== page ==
Freedom = Doing things for the last time

Yield per hour.

Why don’t we get off the treadmill? Because we’re asking the wrong question.

When we do things, we are usually asking the obvious – “How do I do this?” It seems like a perfectly logical thing to ask. It’s the wrong question, but we’re too busy “doing things” to ask the right one.

Instead of asking “How do I do this?”, we should always be asking ourselves “How do I do this for the last time?”

My fancy term for it is “Distributive Management” – as the work comes at me, I find ways to deflect it to others who are more capable and will enjoy it more.

Think of holding a small mirror and having someone shine a laser pointer at you. Your job is to deflect or “distribute” the beam to someone else. You should walk through every day in your business with a mental mirror, distributing everything that doesn’t belong on your plate.

I use a simple tool called “Process Mapping” that we created quite a few years ago that is very effective at helping people do things for the last time and as a result, getting them off the treadmill.

We map the processes the business owner does, then assign dollar values to each step, showing them that (usually) 90%+ of what they are doing is well below their pay grade – I mean monumentally below. Most of us are doing $14-$25/hr work when we should be doing $100-$400/hr work.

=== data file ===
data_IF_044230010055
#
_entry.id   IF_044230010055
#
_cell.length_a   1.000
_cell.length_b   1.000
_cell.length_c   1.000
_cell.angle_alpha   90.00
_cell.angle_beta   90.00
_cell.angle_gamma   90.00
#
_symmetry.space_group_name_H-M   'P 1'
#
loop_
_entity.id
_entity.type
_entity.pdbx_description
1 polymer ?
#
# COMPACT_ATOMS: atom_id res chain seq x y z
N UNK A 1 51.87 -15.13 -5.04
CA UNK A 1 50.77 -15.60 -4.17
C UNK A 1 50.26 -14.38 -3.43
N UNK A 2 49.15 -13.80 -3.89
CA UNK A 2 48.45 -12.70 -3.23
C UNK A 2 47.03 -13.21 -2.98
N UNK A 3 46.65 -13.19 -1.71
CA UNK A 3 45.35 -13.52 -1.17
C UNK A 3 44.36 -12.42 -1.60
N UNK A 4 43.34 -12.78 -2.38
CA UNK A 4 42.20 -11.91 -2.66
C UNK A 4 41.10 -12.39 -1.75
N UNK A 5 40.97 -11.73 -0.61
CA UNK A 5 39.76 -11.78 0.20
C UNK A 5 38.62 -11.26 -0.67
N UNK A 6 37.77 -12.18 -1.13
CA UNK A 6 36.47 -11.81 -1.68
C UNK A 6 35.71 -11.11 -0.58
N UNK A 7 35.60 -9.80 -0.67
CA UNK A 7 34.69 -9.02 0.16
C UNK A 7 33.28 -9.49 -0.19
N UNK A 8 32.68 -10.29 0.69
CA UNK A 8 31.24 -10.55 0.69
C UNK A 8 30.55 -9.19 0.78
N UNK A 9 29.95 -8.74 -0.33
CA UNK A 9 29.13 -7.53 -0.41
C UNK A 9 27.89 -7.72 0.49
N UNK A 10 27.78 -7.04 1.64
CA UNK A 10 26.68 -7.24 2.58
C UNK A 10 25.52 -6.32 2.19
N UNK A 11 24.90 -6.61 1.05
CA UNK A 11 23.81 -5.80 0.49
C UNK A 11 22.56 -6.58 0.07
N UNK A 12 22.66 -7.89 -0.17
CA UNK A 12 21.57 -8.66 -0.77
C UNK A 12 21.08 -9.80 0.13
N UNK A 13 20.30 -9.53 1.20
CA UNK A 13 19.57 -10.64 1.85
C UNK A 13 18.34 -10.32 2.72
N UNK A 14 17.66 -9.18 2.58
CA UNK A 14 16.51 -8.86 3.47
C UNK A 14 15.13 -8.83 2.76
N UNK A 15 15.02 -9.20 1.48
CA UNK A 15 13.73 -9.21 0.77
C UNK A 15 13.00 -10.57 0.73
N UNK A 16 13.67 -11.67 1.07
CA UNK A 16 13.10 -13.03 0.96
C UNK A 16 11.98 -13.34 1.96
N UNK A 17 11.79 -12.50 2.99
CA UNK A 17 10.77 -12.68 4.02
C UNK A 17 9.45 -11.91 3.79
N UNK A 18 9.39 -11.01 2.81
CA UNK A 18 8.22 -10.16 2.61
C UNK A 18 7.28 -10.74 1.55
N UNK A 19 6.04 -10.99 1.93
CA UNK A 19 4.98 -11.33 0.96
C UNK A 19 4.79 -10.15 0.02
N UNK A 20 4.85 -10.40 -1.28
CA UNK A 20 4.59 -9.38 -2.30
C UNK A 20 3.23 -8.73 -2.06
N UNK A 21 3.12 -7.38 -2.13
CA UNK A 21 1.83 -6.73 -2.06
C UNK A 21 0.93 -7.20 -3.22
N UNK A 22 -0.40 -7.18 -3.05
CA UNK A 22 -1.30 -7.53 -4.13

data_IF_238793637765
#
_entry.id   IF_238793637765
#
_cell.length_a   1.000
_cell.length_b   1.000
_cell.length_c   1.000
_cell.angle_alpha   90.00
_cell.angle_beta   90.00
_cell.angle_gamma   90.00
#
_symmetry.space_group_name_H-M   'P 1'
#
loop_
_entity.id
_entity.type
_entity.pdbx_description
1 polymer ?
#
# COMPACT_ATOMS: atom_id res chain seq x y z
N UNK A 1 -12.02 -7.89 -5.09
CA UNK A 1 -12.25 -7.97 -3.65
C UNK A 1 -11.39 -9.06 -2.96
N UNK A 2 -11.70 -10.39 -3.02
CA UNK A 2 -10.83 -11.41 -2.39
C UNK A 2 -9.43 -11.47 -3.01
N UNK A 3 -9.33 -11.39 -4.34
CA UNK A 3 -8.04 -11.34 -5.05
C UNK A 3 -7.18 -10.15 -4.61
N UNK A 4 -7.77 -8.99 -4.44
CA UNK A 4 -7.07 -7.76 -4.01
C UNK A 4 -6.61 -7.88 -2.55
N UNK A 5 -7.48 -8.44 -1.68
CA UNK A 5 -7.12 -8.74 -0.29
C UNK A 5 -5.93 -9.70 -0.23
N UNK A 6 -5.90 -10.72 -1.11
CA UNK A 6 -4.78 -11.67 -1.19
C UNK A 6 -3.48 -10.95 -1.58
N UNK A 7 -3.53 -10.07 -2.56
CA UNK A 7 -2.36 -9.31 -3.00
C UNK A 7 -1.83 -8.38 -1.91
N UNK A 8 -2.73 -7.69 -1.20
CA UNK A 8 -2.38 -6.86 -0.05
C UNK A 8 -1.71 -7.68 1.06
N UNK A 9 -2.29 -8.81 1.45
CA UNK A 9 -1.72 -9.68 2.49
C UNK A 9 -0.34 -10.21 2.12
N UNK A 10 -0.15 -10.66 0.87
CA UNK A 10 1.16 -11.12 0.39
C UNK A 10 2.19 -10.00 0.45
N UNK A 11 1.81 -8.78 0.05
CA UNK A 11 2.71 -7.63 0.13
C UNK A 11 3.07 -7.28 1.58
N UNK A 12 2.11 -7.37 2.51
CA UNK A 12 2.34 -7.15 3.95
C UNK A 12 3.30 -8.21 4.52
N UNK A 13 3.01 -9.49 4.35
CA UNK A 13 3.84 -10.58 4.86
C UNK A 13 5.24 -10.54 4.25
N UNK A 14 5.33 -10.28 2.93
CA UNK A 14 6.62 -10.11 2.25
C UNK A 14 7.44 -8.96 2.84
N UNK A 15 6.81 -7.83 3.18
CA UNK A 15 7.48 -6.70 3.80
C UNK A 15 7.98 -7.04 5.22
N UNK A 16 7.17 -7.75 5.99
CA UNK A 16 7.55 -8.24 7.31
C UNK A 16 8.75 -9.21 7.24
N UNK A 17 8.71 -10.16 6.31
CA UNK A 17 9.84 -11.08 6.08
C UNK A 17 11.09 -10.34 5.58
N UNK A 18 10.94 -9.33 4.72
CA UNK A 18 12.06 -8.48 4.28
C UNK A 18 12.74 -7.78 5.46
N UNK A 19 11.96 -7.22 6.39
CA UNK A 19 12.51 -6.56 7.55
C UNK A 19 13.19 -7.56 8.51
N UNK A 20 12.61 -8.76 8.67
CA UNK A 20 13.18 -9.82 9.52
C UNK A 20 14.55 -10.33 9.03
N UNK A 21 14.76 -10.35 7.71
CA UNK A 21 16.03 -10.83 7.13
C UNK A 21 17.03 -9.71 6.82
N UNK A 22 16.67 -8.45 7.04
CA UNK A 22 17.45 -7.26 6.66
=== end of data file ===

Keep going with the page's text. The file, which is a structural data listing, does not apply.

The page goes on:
The next step is to come up with a priority list for getting each thing off your plate that is below your pay grade. Don’t worry about paying for it. Just replace the $20/hr work with $200/hr work, and you’ll pay for that work and increase your profits by $180/hr. That brings us to the second question you should be asking every time:

Is this the highest and best use of my time? If not, figure out how to do it for the last time and go do what will make you more money.

Successful business owners figure out how to do this. Unsuccessful ones create a list of 15 reasons why it can’t be done. Here’s part of that list: